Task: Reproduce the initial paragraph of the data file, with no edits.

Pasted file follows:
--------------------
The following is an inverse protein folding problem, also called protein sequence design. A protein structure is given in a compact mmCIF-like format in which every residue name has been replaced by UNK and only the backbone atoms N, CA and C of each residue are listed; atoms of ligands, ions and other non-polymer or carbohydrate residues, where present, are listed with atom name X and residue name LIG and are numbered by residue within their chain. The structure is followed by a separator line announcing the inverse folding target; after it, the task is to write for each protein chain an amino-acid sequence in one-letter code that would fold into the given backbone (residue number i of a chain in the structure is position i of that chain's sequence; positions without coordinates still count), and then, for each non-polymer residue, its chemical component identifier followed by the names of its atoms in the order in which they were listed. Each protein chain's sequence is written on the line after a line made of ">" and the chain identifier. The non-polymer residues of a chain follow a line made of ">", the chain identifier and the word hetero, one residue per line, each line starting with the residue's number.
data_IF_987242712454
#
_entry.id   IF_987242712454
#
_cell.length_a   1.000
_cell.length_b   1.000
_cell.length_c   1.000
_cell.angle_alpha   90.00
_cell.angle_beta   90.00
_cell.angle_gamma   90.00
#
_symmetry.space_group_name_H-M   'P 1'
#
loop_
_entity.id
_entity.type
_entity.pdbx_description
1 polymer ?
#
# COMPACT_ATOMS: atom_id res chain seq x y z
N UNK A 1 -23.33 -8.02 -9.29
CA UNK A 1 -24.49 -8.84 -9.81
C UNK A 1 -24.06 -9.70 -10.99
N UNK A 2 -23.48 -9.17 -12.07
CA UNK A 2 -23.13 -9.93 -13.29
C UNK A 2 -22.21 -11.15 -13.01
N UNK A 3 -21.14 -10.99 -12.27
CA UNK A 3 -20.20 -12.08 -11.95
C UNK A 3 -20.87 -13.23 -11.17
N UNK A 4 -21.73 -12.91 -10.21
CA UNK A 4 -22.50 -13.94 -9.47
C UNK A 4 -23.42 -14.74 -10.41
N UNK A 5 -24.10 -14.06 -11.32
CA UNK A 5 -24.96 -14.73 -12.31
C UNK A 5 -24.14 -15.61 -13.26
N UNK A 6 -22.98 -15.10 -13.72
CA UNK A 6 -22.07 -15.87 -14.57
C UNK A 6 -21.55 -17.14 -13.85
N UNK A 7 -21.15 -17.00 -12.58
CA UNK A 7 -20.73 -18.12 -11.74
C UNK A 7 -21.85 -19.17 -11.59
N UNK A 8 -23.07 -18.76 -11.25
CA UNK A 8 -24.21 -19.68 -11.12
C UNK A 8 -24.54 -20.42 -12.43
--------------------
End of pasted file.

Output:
The following is an inverse protein folding problem, also called protein sequence design. A protein structure is given in a compact mmCIF-like format in which every residue name has been replaced by UNK and only the backbone atoms N, CA and C of each residue are listed; atoms of ligands, ions and other non-polymer or carbohydrate residues, where present, are listed with atom name X and residue name LIG and are numbered by residue within their chain. The structure is followed by a separator line announcing the inverse folding target; after it, the task is to write for each protein chain an amino-acid sequence in one-letter code that would fold into the given backbone (residue number i of a chain in the structure is position i of that chain's sequence; positions without coordinates still count), and then, for each non-polymer residue, its chemical component identifier followed by the names of its atoms in the order in which they were listed. Each protein chain's sequence is written on the line after a line made of ">" and the chain identifier. The non-polymer residues of a chain follow a line made of ">", the chain identifier and the word hetero, one residue per line, each line starting with the residue's number.